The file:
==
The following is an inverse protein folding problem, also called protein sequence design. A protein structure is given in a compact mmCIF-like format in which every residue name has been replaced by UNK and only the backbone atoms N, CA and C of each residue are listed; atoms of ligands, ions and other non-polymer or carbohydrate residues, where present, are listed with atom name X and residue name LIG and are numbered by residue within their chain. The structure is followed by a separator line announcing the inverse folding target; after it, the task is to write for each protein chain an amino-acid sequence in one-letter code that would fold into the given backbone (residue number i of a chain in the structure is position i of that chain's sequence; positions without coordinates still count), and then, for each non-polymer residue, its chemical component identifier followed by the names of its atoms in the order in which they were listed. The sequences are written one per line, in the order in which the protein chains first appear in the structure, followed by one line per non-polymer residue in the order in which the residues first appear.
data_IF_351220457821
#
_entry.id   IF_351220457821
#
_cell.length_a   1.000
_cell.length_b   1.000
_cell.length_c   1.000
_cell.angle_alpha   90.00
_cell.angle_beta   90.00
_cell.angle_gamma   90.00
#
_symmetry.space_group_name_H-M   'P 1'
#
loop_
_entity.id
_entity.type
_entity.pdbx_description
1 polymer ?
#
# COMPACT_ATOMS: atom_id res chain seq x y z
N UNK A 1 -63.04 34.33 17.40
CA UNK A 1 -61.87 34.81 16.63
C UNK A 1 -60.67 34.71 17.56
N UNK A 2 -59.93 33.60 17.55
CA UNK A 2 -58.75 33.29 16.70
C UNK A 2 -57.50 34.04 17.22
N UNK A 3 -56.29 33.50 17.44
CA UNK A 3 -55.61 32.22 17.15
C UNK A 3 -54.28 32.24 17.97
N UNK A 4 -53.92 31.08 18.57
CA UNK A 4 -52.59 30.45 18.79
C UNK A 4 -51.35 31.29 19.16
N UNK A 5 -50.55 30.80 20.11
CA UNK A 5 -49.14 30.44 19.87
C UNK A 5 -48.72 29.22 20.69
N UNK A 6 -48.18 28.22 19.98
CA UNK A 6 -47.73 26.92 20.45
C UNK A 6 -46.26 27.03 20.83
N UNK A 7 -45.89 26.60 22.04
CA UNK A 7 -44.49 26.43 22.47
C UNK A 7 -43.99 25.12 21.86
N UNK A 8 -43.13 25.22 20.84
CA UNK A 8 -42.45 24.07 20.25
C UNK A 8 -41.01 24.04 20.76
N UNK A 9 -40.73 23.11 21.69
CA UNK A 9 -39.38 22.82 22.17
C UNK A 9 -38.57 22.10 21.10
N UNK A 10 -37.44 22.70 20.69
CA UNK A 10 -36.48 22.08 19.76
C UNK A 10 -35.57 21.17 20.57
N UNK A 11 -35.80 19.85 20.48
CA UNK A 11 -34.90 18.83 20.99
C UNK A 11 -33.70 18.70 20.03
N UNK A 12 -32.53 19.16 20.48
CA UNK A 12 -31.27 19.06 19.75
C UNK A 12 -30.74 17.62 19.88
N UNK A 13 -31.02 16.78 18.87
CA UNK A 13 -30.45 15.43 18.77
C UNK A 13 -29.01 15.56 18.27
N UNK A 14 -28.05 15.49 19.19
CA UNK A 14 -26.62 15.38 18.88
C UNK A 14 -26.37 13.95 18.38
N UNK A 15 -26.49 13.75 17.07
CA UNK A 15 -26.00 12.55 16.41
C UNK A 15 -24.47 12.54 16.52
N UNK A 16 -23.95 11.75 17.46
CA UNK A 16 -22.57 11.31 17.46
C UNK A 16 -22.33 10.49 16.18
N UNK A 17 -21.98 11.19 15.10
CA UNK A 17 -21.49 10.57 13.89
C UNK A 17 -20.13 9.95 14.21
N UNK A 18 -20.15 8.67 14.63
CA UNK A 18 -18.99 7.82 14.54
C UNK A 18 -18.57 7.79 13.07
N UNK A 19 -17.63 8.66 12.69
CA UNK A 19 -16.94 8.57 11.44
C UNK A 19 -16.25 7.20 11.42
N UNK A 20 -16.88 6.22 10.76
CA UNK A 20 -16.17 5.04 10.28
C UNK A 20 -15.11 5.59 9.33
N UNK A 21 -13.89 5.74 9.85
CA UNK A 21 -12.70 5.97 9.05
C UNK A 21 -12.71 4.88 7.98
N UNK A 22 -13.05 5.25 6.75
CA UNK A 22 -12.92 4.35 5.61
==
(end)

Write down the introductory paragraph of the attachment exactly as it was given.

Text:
The following is an inverse protein folding problem, also called protein sequence design. A protein structure is given in a compact mmCIF-like format in which every residue name has been replaced by UNK and only the backbone atoms N, CA and C of each residue are listed; atoms of ligands, ions and other non-polymer or carbohydrate residues, where present, are listed with atom name X and residue name LIG and are numbered by residue within their chain. The structure is followed by a separator line announcing the inverse folding target; after it, the task is to write for each protein chain an amino-acid sequence in one-letter code that would fold into the given backbone (residue number i of a chain in the structure is position i of that chain's sequence; positions without coordinates still count), and then, for each non-polymer residue, its chemical component identifier followed by the names of its atoms in the order in which they were listed. The sequences are written one per line, in the order in which the protein chains first appear in the structure, followed by one line per non-polymer residue in the order in which the residues first appear.